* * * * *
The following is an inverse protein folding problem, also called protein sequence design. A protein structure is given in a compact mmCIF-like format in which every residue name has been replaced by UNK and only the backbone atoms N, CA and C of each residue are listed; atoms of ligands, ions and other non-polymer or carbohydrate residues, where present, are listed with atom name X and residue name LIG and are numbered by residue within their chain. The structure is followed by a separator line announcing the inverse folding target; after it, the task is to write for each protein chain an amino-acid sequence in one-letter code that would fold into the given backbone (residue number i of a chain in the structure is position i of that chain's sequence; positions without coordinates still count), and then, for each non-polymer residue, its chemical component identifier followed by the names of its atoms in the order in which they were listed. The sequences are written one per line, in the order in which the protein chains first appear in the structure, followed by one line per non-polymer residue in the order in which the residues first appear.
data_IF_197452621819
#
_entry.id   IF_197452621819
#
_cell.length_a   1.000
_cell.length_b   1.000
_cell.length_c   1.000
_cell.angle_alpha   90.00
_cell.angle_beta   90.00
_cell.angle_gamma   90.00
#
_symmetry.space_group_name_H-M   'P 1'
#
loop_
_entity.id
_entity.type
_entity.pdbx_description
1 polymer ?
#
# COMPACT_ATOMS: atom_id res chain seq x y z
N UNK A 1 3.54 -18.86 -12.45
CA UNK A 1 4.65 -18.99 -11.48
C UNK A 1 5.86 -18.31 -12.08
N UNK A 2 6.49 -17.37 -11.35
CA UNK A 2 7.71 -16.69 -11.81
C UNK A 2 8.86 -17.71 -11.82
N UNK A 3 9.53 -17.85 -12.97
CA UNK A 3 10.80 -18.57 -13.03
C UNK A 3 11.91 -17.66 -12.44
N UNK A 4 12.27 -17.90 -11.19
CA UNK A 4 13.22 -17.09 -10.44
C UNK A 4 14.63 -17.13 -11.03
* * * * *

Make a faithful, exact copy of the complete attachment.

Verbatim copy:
The following is an inverse protein folding problem, also called protein sequence design. A protein structure is given in a compact mmCIF-like format in which every residue name has been replaced by UNK and only the backbone atoms N, CA and C of each residue are listed; atoms of ligands, ions and other non-polymer or carbohydrate residues, where present, are listed with atom name X and residue name LIG and are numbered by residue within their chain. The structure is followed by a separator line announcing the inverse folding target; after it, the task is to write for each protein chain an amino-acid sequence in one-letter code that would fold into the given backbone (residue number i of a chain in the structure is position i of that chain's sequence; positions without coordinates still count), and then, for each non-polymer residue, its chemical component identifier followed by the names of its atoms in the order in which they were listed. The sequences are written one per line, in the order in which the protein chains first appear in the structure, followed by one line per non-polymer residue in the order in which the residues first appear.
data_IF_197452621819
#
_entry.id   IF_197452621819
#
_cell.length_a   1.000
_cell.length_b   1.000
_cell.length_c   1.000
_cell.angle_alpha   90.00
_cell.angle_beta   90.00
_cell.angle_gamma   90.00
#
_symmetry.space_group_name_H-M   'P 1'
#
loop_
_entity.id
_entity.type
_entity.pdbx_description
1 polymer ?
#
# COMPACT_ATOMS: atom_id res chain seq x y z
N UNK A 1 3.54 -18.86 -12.45
CA UNK A 1 4.65 -18.99 -11.48
C UNK A 1 5.86 -18.31 -12.08
N UNK A 2 6.49 -17.37 -11.35
CA UNK A 2 7.71 -16.69 -11.81
C UNK A 2 8.86 -17.71 -11.82
N UNK A 3 9.53 -17.85 -12.97
CA UNK A 3 10.80 -18.57 -13.03
C UNK A 3 11.91 -17.66 -12.44
N UNK A 4 12.27 -17.90 -11.19
CA UNK A 4 13.22 -17.09 -10.44
C UNK A 4 14.63 -17.13 -11.03